Feroz Khan/Zeenews Sports
Adelaide: Australian captain, Michael Clarke, spared the Indian team the ignominy of another innings defeat on Thursday by not enforcing the follow-on after skittling them out for 272 runs in their first innings on the third day of Adelaide Test.
At stumps, Australia were 50/3 with a first innings lead of 382 runs with Michael Clarke (9*) and Ricky Ponting (1*) on crease.
It was another poor performance from the formidable Indian batting lineup barring Virat Kohli as they again succumbed to the Australian attack. Only the Kohli-Saha partnership of 114 runs provided a semblance of a fightback from an otherwise disappointing outing from the Indian batsmen.
On a featherbed like Adelaide, Aussie batsmen milked Indian bowlers for plenty of runs. Looking at this, eyes of the Indian batsmen lit-up. Finally there was a pitch akin to the ones they were familiar with in the Indian subcontinent, where they murder bowlers with impunity. The script was perfect and to their liking as well. However, Australian bowlers, who have repeatedly in the series humbled them on tracks that were considered bowling friendly, were in a different mood altogether. From the moment Indian batsmen took guard, one could easily see the intent, the awareness and intelligence that is needed to bowl effectively on a belter like the Adelaide strip, from the body language of Australian bowlers.
Speedster Peter Siddle led the charge with the dismissal of Virender Sehwag on the second day and then came charging again the next morning to do what he has done all this series. His first victim of the day, Sachin Tendulkar edged one of his deliveries towards slip cordon where Ponting took a good low catch. His next wicket came off a brilliant bouncer that rose and caught Gambhir unaware. The lefty could only muster a hop and push towards gully region where Michael Hussey took an excellent diving catch. Yet again in the series, it was another strike for the ‘Throat Ball’.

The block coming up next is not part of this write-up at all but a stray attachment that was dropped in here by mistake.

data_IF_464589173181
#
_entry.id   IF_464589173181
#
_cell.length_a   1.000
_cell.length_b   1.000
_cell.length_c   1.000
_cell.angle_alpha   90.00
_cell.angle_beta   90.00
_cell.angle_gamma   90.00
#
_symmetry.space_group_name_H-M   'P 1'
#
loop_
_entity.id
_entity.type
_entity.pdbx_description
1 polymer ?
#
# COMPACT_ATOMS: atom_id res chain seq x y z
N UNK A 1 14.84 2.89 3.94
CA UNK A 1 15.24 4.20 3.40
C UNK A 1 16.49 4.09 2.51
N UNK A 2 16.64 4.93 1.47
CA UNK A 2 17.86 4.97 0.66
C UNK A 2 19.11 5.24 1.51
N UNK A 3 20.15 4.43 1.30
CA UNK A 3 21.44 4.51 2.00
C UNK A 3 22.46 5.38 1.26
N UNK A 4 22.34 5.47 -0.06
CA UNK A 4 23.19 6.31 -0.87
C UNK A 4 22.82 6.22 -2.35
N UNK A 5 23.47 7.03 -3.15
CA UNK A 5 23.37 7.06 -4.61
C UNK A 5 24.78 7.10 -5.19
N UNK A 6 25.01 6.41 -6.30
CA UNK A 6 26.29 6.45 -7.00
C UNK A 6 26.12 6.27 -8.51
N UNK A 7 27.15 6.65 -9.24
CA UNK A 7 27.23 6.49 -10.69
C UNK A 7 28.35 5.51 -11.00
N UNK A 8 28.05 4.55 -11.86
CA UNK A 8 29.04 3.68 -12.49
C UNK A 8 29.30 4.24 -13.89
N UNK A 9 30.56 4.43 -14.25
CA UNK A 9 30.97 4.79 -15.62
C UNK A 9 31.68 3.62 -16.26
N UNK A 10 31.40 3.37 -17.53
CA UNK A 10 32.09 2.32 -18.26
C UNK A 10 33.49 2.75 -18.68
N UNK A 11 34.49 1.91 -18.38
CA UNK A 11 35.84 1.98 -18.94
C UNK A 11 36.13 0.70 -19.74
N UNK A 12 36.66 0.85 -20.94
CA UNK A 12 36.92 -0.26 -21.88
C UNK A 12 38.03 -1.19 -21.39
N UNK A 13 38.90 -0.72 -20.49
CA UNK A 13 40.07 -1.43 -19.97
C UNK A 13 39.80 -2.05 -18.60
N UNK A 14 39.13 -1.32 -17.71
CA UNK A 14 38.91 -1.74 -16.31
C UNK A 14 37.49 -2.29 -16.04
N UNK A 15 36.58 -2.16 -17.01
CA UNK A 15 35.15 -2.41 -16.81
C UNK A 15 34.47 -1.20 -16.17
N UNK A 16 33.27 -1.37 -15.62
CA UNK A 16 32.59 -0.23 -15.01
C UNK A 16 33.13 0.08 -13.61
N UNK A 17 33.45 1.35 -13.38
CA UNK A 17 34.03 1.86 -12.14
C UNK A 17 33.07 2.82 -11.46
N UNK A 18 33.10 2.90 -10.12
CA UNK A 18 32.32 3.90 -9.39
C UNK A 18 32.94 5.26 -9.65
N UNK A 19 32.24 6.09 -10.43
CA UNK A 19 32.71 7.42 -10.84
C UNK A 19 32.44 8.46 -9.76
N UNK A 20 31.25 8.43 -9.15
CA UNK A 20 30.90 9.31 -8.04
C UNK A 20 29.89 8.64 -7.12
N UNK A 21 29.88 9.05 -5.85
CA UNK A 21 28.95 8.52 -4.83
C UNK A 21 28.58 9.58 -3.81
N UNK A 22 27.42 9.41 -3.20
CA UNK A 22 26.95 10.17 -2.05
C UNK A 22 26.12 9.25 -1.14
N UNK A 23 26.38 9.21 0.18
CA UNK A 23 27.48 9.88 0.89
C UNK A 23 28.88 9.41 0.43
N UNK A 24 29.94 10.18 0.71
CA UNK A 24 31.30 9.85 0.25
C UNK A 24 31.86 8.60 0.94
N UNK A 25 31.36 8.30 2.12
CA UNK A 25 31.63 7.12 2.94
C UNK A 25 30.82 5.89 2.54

Siddle later came back to take two wickets in two balls and proved his credentials as Clarke’s go-to man.
To say Virat Kohli’s ascension to the Test ranks has been the only bright spot for India in a series that has been an utter humiliation, wouldn’t be going too far.
Virat Kohli slammed 116 runs encrusted with 11 boundaries and a six.
It was hard to reason why India’s top order failed to score runs when Australians showed how easy batting was on the track. A similar picture was about to unfold but got delayed when Kohli and Saha joined hands to stitch an important partnership that would not only stem the flow of falling wickets but also push forward the Indian innings in pursuit of mammoth first innings Australian total.
A resolute Kohli stood tall among the weathering Indian batting to carve his maiden Test century which was also incidentally the first from the Indian team in the current series.
There was, however, a bit of drama involved as the middle order batsman neared his century. Michael Clarke brought Siddle for another spell to wipe out the Indian innings. The pacer responded with his first ball as he trapped R Ashwin in front of the wickets and an ugly heave from Zaheer Khan produced an edge that was caught behind the stumps to put him on the verge of a hat- trick. Kohli at this point was on 91, but Ishant Sharma survived the hat trick ball to provide some relief to his teammate.
Four overs later, he completed his maiden Test ton that was the only positive outcome of the third day for the Indians.
Wriddhiman Saha who came to the side in place of MS Dhoni, showed a lot of maturity and character for his 35, providing able support to Kohli as the duo looked to steady Indian innings. He has already impressed with his keeping skills and fitness level in the match.
The stand was broken in the last over before tea as Saha misjudged Ryan Harris to get out bowled. After him, the rest could manage only 57 runs between them as India were found 332 runs short of Australian first innings total.
Aussie lose early wickets
Michael Clarke’s decision to not enforce the follow-on meant the pair of Ed Cowan and David Warner taking guard and extending the lead. The pair started off aggressively, collecting 37 runs in seven overs before Ashwin took a low return catch to remove Warner.
Zaheer struck in the next over, trapping Marsh in front of the wickets for duck while Aswhin got his second of the innings in Ed Cowan as Australia lost three wickets in three consecutive overs.
Peter packs a punch
For Australia Peter Siddle was all charged up everytime he came to bowl and his attitude earned him a five-for haul. His attitude was in stark contrast to the Indian bowlers who seemed wilted under the Adelaide heat. He even managed to extract bounce, bending his back on a lifeless track that showed commitment and extra effort that he was willing to put for his team.
He finished with a figure of 5/49 in 15 overs.
The other Australian bowlers were economical as well, with Nathan Lyon leading the pack with an economy rate of 2.28, stifling the batsmen for runs and deservedly getting the wicket of VVS Laxman.
All eyes are on the penultimate day of the Test as the Australian squad kept their game-plan under the wraps and the Indians desperately trying to avert a series whitewash.